History of Early Childhood Programs for Indigenous Children (Triggering Content Alert)

The history of early childhood programs for Indigenous children in Canada is marked with colonial policies of segregation and assimilation. In 1880, the Canadian government established residential schools to assimilate Indigenous children into Euro-Canadian culture (Historica Canada), the last residential school was closed in 1996. Indigenous children as young as five were removed from their families and communities, isolated and deprived of their tradition and culture, separated from their siblings, and forbidden to speak their first language. The schools were administered by the churches and the living conditions were harsh. The content of the teaching was mostly religion and practical skills. According to the Truth and Reconciliation Commission, at least 3,200 Indigenous children died in overcrowded residential schools (See reportsLinks to an external site.). To learn more about the history of the residential schools visit: UBC Indigenous Foundations and the Canadian EncyclopediaLinks to an external site..  Links to an external site.




Writing about ECE programs for Indigenous children in Canada, Prochner (2004) makes a clear link between the Infant School Movement in Europe to the justification of sending young Indigenous children to residential schools. He claims that from the early nineteenth-century colonial administrators used the rhetoric of the infant school, which reflected an extreme environmentalist position, to argue “that Indigenous children merely needed proper instruction in order to be remade as Europeans” (p. 10).


Greenwood, de Leeuw, and Fraser (2007) describe a troubling history of ECE Programs for Indigenous children in Canada; a history that began with educational protocols designed with the goal of assimilating Aboriginal children. They argue for the right of Indigenous people “to design and implement programs that foster the unique identity of children through the inclusion and direct implementation of Indigenous knowledges” with specially trained educators and teachings that “reflect the community and nation so that children are socialized into their heritage and ancestry.”


Current state of Indigenous early childhood development in Canada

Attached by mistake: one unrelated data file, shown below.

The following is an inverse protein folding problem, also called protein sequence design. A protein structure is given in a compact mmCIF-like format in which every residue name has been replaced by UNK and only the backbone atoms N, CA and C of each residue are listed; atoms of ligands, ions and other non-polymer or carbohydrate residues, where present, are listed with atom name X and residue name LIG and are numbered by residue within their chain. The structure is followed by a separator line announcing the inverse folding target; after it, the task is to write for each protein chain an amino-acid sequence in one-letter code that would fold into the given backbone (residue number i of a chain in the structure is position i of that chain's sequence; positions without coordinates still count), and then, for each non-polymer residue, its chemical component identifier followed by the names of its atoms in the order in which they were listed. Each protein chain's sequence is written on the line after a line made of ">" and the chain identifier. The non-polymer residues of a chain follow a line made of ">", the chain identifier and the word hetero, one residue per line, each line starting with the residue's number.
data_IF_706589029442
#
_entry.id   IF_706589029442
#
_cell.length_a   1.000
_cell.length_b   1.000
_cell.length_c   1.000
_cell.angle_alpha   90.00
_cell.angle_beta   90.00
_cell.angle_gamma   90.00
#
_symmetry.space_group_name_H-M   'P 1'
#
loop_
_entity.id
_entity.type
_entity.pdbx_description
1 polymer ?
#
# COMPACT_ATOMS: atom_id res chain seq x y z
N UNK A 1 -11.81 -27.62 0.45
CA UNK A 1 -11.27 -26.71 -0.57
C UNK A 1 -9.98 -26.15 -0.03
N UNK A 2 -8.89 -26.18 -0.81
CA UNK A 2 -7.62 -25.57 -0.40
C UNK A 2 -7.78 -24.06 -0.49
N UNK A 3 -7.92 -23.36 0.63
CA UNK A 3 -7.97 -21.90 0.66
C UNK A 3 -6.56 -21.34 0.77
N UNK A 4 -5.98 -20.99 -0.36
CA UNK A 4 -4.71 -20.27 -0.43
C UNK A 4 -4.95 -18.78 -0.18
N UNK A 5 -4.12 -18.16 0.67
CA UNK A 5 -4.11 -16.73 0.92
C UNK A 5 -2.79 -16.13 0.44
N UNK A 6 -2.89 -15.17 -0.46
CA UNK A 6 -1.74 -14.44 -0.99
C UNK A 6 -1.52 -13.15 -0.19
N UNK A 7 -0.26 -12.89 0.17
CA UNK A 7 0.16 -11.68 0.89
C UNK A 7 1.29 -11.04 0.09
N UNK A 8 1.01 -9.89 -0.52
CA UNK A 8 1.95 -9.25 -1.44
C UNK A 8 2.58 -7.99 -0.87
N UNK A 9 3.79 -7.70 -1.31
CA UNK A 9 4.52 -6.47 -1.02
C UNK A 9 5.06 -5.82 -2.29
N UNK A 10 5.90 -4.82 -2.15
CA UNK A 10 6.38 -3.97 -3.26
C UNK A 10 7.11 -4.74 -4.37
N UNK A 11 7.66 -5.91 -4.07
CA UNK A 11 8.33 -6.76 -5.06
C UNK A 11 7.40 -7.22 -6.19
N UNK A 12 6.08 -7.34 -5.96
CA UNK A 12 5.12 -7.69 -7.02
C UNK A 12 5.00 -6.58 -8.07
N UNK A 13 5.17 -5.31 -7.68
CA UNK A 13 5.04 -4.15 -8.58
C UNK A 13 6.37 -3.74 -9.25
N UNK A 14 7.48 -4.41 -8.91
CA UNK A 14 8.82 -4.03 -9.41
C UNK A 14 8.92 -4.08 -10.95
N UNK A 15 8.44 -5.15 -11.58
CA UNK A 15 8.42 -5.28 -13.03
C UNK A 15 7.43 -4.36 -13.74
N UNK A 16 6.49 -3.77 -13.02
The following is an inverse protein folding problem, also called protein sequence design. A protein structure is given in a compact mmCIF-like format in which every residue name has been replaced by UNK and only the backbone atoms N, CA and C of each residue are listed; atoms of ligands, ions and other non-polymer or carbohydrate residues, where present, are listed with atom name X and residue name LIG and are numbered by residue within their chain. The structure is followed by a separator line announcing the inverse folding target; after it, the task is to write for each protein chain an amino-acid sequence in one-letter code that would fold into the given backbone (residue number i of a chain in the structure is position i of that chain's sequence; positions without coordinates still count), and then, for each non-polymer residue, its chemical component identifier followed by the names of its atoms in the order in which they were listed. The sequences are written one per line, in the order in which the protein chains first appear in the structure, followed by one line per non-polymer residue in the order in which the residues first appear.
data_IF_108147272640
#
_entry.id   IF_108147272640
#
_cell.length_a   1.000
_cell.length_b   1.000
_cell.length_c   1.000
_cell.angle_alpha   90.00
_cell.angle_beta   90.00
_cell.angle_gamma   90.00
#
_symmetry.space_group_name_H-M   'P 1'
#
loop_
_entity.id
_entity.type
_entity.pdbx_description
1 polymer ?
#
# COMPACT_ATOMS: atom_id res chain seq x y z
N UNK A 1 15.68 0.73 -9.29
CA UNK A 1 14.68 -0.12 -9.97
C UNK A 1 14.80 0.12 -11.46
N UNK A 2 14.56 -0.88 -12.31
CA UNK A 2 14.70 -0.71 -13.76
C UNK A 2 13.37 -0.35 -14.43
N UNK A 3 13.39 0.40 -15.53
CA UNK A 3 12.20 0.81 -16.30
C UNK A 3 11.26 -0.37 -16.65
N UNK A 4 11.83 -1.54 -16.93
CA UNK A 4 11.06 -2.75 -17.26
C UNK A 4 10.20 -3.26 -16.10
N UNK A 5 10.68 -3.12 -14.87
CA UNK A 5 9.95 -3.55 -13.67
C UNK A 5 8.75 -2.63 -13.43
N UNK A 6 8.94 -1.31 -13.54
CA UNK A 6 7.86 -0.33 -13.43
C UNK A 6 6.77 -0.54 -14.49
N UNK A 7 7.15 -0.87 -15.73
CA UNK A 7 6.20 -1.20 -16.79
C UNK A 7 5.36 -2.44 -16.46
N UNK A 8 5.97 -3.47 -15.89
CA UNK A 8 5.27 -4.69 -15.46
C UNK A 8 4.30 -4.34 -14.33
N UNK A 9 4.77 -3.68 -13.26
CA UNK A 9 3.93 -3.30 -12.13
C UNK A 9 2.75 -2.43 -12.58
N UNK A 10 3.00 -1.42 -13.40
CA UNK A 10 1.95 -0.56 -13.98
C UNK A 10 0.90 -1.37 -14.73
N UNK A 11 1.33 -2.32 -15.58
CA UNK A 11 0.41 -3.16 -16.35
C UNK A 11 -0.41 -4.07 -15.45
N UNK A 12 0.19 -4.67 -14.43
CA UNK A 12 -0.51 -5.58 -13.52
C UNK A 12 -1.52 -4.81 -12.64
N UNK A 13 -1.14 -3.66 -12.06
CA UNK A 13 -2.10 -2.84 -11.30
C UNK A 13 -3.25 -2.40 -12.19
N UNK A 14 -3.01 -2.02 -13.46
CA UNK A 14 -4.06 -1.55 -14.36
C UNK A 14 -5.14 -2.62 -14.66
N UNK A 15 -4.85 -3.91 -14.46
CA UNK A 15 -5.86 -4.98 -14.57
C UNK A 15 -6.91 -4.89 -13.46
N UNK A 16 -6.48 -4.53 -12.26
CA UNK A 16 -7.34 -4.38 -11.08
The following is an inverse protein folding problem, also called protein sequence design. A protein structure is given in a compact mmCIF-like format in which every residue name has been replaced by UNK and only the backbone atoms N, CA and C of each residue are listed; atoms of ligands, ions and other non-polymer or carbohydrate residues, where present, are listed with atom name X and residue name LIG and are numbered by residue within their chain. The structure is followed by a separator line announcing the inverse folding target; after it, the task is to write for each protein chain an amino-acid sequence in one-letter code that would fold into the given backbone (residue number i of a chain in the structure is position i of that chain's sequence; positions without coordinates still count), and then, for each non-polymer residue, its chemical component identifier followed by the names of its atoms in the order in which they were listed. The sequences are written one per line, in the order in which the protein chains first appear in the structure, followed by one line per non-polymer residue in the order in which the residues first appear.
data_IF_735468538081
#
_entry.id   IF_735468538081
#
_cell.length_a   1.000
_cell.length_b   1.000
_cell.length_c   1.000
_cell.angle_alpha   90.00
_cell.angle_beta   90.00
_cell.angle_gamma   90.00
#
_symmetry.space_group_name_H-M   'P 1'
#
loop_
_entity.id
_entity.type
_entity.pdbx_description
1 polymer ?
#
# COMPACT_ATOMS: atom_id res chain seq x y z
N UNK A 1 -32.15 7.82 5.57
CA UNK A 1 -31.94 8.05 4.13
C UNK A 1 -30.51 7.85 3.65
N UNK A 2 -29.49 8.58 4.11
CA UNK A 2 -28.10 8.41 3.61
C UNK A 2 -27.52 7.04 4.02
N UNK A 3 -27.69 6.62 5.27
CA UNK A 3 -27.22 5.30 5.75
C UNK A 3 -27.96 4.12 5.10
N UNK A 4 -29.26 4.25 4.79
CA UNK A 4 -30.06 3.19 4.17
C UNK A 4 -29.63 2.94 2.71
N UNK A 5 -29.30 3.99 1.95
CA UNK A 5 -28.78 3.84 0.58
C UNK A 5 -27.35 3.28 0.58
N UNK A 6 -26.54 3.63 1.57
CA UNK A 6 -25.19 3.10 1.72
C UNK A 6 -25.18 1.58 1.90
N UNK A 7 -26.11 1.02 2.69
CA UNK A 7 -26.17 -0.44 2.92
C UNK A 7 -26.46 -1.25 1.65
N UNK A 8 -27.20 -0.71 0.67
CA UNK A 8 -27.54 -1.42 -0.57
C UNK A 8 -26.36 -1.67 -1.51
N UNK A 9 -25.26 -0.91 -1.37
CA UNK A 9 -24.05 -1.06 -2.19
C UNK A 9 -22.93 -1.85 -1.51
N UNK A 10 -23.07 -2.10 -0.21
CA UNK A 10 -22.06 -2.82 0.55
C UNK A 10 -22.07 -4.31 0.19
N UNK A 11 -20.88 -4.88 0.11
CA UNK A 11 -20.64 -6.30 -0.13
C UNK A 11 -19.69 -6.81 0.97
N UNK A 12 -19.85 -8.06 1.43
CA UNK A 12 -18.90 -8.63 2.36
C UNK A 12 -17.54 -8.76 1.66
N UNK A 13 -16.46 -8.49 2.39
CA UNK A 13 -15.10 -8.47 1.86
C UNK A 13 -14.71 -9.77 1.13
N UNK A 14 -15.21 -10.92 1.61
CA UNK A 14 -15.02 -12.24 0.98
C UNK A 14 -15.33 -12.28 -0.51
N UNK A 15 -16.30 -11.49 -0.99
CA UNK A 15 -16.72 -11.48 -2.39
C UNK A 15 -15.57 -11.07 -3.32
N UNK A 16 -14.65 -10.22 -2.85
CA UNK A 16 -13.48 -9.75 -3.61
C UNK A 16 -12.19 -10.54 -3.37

To learn more about the current Indigenous early childhood programs and recommendations for future directions and action review: Indigenous Early Childhood Development in Canada: Current State of Knowledge and Future Directions Links to an external site. by Halseth and Greenwood (2019).



Engage in Spiralling Issue #4:

Problematizing child-as-nature


As you have learned in this Module, Rousseau’s educational theory still influences pedagogical practices in ECE in multiple ways. For example, tropes such as following the child’s lead and centring education on the child rather than on curriculum topics can be attributed to Rousseau. In our current ECE milieu, however, it may be the rise in outdoor ECE programs and spending more time in nature where Rousseau’s legacy lies.


Since Rousseau’s publication of Emile, young children and nature have existed as tightly entangled concepts As we will see in the next module, the conceptual relationship between child and nature was solidified by Froebel, the inventor of kindergarten. The German word “kindergarten” means children’s garden and it conjures a romantic image of a garden where innocent children grow and develop according to a natural, biological blueprint (Duhn, 2012). Due to this Romantic legacy, until recent years early childhood theorists and educators have shied away from critical engagement with the conflation of child-as-nature and its underlying assumption that there is a division between culture and nature. However, as global issues related to environmental damage and climate crises have risen, an increasing number of ECE scholars began to question, problematize or unsettle, the image of the child as nature and its assumed/desired separateness from culture (Duhn, 2012; Pacini-Ketchabaw & Taylor, 2015; Phillips, 2014; Nxumalo, 2015).


These scholars are concerned with the nature/culture dualism that Rousseau evoked for a number of reasons. Writing about Rousseau’s legacy, Peckover (2012) explains that “historically, humanity has viewed Nature as something outside of itself” (p. 91). The danger in this vision of nature is that nature can be viewed as a resource to be manipulated for the benefit of humans. Taylor (2011), in an article you are asked to read for this module, warns that an approach that supports sheltering children from the realities of our world (i.e., from societal and ecological issues) limits young children’s experiences and opportunities for meaning-making. Peckover (2012) argues that education can provide children with a vision of nature that is not separated from humanity or culture. This view corresponds to Indigenous perspectives on land as teacher, where language and culture are seen as closely interrelated with land and not as separate from it (see -Learning from the land: Indigenous land based pedagogy and decolonization).



Engaging with Spiralling Issue #6:

ECE as a Gendered Field: Feminism or Materialism?


The leadership of women in the kindergarten movement needs to be taken into consideration within the socio-political norms of the time when early education was seen as “a logical extension of the traditional interests of women – children, the poor, and the sick” (Mayfield, 2001, p. 182) and when feminist movements “based their claims to equality on gender difference, and attributed to women a distinctive capacity for nurture, compassion and cooperation” (Allen, 2006, p. 175).